“As a small independent bar group, we do feel a hit at the start of the year,” says Tom Jackman, director of the Northcote, Venn Street and Old Street Records bars in London.
In January people are naturally recovering from the over-indulgence of Christmas, he explains, and have less cash to splurge on nice dinners, bottles of wine and going out.
But he’s faced an extra challenge over the last few years: Dry January.
The charity campaign, which encourages people to stop drinking alcohol for the month, began in 2013 when just 5,000 people took part but an estimated 4.2 million Britons said they would participate this year.
That may be good news for people’s health but less so for pubs and breweries.
“Imagine that each of these people would normally spend, say, £25 a week on alcohol,” Mr Jackman says. “We don’t have to do the maths to show you how much money the hospitality industry is set to miss out on.”
Certainly the reasons to take part in Dry January sound compelling, even if not everyone agrees that one month on the wagon is the best way to curb your drinking habit.
According to a 2018 study by the University of Sussex conducted with over 800 Dry January participants, 88% said that they saved money, 70% had generally improved health and 67% had more energy.
Moreover, the benefits lasted long beyond January, with participants saying they were still drinking less in August.
But the campaign has hit pubs and breweries hard, says CGA Strategy, a consultancy that tracks the impact of Dry January. It found that the total number of alcoholic drinks served across the UK slumped by 7% in 2015 as the campaign gained momentum and is yet to recover.
The trend has particularly hurt smaller operators, says Ash Corbett-Collins, national director of the Campaign for Real Ale (Camra).
“Many breweries have chosen to brew less and many small, independent pubs that already have slim profit margins are bearing the brunt. Such a sudden cash-flow problem can spell life or death for these small local businesses.”
Not surprisingly, bars and pubs have been fighting back, says CGA, with special offers on food and a wider range of non-alcoholic drinks leading to a “positive effect on sales”.
A spokesman for pub chain JD Wetherspoon tells the BBC it “doesn’t worry” about Dry January, noting its best-selling drink is in fact Pepsi and that it offers discounts on alcoholic drinks to offset the slowdown at the start of the year.
Mitchells & Butlers says it has “embraced” Dry January, offering a wider selection of non-alcoholic beers, ciders and spirits, while McMullen & Sons says its January sales are growing despite many of its guests abstaining during the month.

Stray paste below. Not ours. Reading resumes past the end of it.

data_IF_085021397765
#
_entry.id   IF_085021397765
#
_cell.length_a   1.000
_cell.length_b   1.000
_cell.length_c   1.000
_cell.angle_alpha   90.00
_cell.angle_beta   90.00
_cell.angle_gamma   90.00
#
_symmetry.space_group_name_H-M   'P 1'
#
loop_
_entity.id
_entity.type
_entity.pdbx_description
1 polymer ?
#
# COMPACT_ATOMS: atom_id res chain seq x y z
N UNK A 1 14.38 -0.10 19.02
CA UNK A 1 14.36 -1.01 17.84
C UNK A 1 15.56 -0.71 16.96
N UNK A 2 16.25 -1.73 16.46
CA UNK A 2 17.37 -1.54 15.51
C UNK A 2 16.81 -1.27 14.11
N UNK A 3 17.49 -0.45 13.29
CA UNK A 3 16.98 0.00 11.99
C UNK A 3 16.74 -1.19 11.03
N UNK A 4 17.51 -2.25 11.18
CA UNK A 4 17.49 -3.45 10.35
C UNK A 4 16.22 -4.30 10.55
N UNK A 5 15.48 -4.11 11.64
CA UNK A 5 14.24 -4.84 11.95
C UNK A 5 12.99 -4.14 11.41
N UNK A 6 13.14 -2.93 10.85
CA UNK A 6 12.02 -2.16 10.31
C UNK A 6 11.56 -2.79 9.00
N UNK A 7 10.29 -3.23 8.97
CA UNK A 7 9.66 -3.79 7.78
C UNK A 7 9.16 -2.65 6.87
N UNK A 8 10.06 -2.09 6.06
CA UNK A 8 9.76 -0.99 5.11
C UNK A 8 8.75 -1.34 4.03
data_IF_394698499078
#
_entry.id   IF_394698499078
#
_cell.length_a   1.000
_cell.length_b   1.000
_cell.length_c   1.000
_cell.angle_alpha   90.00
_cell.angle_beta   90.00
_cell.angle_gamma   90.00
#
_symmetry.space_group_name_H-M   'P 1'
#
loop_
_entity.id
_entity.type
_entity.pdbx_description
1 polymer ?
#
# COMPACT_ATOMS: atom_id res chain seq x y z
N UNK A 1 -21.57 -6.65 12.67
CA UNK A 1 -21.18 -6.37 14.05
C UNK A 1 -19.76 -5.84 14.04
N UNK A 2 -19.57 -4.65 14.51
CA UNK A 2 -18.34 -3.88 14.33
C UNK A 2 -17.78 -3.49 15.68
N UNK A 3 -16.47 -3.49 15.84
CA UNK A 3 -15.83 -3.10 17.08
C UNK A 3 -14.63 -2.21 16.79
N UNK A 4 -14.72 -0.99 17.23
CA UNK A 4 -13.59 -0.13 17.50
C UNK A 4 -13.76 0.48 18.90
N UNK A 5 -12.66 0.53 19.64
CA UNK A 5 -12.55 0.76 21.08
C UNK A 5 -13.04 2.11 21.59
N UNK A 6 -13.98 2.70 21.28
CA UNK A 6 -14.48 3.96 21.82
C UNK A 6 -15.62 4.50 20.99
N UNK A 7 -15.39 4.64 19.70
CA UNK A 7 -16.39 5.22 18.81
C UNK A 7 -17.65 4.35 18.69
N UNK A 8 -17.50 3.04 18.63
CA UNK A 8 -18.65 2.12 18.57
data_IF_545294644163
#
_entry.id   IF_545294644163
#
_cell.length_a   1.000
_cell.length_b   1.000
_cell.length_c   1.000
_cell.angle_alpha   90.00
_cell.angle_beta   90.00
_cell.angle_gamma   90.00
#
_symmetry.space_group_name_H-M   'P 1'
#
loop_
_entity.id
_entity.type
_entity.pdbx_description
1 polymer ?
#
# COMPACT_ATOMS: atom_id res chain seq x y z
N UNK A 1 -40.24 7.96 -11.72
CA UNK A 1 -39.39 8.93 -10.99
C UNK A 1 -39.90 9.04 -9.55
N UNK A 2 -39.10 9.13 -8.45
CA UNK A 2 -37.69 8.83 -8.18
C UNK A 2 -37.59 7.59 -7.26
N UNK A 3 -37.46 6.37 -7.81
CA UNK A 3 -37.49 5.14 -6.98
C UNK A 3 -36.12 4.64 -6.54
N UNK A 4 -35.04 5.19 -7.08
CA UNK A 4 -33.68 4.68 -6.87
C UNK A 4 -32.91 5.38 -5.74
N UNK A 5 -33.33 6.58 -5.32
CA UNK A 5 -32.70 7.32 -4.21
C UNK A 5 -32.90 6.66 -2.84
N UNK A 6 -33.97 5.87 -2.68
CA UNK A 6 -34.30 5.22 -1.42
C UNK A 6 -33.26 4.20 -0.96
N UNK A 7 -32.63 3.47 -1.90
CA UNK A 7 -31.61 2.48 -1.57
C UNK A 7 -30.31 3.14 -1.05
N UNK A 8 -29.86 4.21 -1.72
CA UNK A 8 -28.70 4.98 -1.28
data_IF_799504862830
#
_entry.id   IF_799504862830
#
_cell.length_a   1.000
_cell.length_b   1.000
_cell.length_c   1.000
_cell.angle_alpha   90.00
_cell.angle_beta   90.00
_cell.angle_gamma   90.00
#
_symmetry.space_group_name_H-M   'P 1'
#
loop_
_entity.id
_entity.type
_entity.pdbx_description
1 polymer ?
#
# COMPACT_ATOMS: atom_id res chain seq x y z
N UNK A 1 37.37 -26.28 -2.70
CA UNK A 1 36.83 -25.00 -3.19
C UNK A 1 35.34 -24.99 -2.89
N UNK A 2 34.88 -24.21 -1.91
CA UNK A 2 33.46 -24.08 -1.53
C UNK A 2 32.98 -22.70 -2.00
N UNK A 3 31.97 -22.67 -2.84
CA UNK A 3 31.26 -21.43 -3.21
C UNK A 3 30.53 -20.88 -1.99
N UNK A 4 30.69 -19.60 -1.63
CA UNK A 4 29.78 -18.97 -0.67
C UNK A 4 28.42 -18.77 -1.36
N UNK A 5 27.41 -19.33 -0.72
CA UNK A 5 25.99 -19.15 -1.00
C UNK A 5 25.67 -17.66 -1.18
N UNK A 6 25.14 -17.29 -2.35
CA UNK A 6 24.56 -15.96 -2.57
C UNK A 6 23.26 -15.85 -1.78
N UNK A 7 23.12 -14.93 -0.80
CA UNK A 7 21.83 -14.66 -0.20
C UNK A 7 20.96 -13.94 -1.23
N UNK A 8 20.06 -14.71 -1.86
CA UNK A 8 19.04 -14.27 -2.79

“Pubs are more than just about alcohol,” says Heydon Mizon, joint managing director of McMullens & Sons. “We all need face-to-face interaction for our mental wellbeing and pubs play a vital role in this.”
Britons are, on the whole, drinking less and embracing healthier lifestyles, suggesting that pubs and brewers may need to adapt their offerings for the long term, not just at certain times of the year.
According to research from industry-funded body the Portman Group, around a quarter of British drinkers have switched some of their drinks to low alcohol alternatives or would consider doing so in the next six months. The number of teetotallers is on the rise too.
“Being healthy is becoming the new cool,” says Jonny Forsyth, an associate director at Mintel. “Ten years ago it was considered cooler to drink than not to drink, but there’s a real social pressure now to drink moderately.”
Brewers have responded with a raft of new low-alcohol products such as Heineken 0.0 beer, Kopparberg Alcohol Free Cider and Diageo’s Seedlip, all of which are 0.5% alcohol by volume or less.
We’re also seeing a much greater range of “mocktails” and non-alcoholic drinks in bars – some of which cost more than their alcohol-based equivalents.
“It’s not that people are going to stop drinking alcohol but bars are going to need to be more seasonal in their approach, offering more non-alcoholic offerings at the start of the year and focusing on alcohol in the summer,” argues Mr Forsyth.
Mr Jackman of the Records Bars thinks the January lull is here to stay, however, and will be putting more of his focus on busier periods.
“We prefer to maximise our biggest and best months, rather than changing our offer and our experience for the slower months. At the end of the day, there’s still a massive amount of people out there who do want to party in January, so we stand our ground for them!”